a citizen’s journal by Thomas Nephew

Moral hazard

Posted by Thomas Nephew on September 12th, 2006

Worried CIA Officers Buy Legal Insurance, R. Jeffrey Smith, Washington Post:

CIA counterterrorism officers have signed up in growing numbers for a government-reimbursed, private insurance plan that would pay their civil judgments and legal expenses if they are sued or charged with criminal wrongdoing, according to current and former intelligence officials and others with knowledge of the program.

Even though lawsuits against federal employees for misdeeds in the course of their work are extremely difficult to win, it turns out that worries about civil liability were yet another early harbinger of the news to come in later years:

In December 2001, with congressional authorization, the CIA expanded the reimbursements to 100 percent for CIA counterterrorism officers. That was about the time J. Cofer Black, then the CIA’s counterterrorism chief, told Bush that “the gloves come off” and promised “heads on spikes” in the counterterrorism effort.

“Why would [CIA officers] take any risks in their professional duties if the government was unwilling to cover the cost of their liability?” asked Rep. Rob Simmons (R-Conn.), a former CIA officer, during congressional debate that year.

I don’t mean to seem holier than thou here. I don’t remember noticing this at the time, but I was angry, and worried, and wanted results. If I had seen a news item about this outlay, I may well have nodded my head and said, “let’s shield these guys from legal harassment” or some such formulation.

But insurance has another effect on worries like these. In an interview with Kai Ryssdal on the business radio show “Marketplace” this evening, Smith expanded on his Washington Post report:

RYSSDAL: What does the CIA tell you about this?

SMITH: They say that they recommend that employees take it. That it’s a prudent defense against the possibility of some kind of legal action against them. And that the number of people taking this insurance program has gone up, especially in the last two years, and especially among counterterrorism personnel. So, in effect, they are — I mean, I think that they’re doing this to put people’s minds at ease. They want people to feel that they can take more risks and pursue actions that are more bold without fearing the legal consequences and that’s why they recommend it.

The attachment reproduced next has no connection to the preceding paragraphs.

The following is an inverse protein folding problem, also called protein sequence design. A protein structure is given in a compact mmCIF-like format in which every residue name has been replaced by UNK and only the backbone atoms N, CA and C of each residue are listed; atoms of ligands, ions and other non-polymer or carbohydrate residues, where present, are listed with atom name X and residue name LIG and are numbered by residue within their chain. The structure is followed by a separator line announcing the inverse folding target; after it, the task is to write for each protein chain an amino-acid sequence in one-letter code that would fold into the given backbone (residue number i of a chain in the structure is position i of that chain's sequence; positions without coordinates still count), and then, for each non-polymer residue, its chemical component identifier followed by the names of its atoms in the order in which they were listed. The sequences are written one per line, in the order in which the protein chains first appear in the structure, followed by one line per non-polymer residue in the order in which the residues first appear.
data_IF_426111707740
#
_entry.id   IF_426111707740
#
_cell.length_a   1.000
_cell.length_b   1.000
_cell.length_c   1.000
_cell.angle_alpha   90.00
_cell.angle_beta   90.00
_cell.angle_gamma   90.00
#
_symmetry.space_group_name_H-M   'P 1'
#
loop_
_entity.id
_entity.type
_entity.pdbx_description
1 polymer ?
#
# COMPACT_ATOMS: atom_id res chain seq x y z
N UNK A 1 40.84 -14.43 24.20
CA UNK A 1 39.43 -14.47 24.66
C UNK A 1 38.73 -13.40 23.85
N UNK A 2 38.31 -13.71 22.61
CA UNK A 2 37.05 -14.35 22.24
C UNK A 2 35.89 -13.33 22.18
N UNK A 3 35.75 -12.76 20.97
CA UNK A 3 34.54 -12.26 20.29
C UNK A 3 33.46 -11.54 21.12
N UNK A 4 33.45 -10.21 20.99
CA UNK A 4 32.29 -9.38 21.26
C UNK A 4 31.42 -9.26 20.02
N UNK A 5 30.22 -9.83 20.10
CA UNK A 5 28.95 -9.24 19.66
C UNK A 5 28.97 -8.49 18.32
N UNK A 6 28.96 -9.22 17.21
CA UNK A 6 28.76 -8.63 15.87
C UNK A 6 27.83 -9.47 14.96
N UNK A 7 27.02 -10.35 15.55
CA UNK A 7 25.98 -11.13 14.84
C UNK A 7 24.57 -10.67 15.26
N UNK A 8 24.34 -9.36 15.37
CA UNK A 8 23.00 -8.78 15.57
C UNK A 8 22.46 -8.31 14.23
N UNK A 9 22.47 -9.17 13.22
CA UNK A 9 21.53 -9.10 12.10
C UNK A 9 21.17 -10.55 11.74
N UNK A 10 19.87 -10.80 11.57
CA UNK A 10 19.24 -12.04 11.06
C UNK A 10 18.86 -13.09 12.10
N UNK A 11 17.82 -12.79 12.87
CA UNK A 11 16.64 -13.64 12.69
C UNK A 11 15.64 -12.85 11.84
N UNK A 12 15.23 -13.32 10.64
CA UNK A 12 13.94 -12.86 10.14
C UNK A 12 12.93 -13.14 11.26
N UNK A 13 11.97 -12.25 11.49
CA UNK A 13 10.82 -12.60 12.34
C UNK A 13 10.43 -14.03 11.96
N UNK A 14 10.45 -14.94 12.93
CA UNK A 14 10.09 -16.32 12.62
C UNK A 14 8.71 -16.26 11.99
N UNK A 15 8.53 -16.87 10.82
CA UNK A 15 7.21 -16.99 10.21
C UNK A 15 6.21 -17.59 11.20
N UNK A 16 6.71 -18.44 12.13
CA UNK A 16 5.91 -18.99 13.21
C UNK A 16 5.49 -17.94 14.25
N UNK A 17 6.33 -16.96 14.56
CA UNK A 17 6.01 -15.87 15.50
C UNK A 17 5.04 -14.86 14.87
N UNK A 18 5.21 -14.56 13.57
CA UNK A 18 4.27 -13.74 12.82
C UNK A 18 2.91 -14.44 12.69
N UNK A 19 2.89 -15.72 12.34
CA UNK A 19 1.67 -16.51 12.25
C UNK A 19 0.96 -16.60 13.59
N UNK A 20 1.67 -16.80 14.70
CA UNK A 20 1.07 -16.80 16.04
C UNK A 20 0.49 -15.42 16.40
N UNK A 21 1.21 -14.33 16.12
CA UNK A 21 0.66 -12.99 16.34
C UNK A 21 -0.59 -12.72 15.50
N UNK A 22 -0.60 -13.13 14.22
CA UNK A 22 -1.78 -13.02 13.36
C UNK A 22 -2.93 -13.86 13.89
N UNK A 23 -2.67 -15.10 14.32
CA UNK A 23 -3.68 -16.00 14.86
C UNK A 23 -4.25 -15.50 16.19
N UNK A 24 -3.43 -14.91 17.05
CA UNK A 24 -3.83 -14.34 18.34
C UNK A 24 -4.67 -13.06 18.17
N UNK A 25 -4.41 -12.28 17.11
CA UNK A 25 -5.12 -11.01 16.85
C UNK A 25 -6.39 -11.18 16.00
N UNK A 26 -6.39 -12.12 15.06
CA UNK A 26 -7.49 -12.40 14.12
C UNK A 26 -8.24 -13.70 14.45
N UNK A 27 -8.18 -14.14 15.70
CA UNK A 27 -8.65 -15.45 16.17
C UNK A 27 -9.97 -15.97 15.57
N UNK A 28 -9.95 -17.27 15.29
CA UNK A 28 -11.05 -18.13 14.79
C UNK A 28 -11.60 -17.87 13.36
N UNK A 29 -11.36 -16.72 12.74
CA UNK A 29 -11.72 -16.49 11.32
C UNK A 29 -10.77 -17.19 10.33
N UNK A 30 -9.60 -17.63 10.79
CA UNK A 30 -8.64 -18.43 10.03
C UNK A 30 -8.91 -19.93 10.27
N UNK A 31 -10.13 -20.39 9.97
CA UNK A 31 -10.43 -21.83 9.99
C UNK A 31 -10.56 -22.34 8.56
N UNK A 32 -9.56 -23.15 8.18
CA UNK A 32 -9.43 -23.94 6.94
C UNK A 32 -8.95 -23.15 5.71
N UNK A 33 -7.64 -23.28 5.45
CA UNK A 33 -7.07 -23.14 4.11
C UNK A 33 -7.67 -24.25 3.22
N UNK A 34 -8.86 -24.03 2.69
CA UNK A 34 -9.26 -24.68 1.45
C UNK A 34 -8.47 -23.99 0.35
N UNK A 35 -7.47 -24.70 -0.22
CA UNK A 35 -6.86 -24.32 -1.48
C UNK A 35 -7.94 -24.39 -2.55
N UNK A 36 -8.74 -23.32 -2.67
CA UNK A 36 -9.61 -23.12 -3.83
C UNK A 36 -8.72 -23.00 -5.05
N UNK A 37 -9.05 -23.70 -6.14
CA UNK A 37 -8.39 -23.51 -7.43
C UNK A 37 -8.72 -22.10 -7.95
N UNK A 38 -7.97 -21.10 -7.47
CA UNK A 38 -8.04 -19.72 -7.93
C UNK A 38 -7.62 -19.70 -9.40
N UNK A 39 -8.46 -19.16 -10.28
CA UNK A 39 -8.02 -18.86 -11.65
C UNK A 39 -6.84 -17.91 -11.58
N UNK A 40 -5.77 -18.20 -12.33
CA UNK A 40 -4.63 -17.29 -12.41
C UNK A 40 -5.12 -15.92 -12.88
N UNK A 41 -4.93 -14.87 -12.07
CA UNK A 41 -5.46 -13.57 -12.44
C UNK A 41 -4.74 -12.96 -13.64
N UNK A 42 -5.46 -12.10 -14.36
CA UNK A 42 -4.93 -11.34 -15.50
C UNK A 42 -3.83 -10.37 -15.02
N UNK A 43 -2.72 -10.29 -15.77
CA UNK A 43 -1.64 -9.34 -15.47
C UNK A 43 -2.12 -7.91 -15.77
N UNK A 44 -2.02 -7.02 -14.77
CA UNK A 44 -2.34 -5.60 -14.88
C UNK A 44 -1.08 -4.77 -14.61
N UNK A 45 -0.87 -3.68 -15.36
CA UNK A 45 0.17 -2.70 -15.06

(Emphasis added.) Smith uses the circumlocution of “boldness”, but he describes a classic case of “moral hazard“: questionable behavior made more likely because insurance mitigates its costs.

But of course this is not merely a secretive agency finding ways to take the edge off its employees’ worries, if not ease their consciences. This was Congress making a national decision to do so. And this was also most of us either sleeping through that, or shrugging our shoulders or even applauding it if we heard about it.

A kind of daisy chain of moral hazard connects us to those officers: just as they seek to avoid the full consequences of their actions, so do we when we abdicate our responsibilities to monitor and oversee and, when necessary, put a halt to our own government’s questionable practices, while demanding results supposed to make us safer.

The photograph to the right has had two meanings to me since the day I first saw it. First, of course, there’s the straightforward meaning: the attacks, the loss, and the sorrow of that day. But there’s also a second, symbolic one: liberties and values endangered, silhouetted against a backdrop of war and chaos; a brighter world’s day darkened.

I’m truly sorry to be dwelling on these things instead of just on the loss of all those poor people five years ago. But they aren’t paying the price for our mistakes since then, we are. Five years later, we’re defeating ourselves by ignoring our own values. We have to correct that, right the wrongs we’ve committed, and hold those who’ve ordered those wrongs accountable. Or we’ll surely continue to do our enemies’ work for them, and darken our own future.

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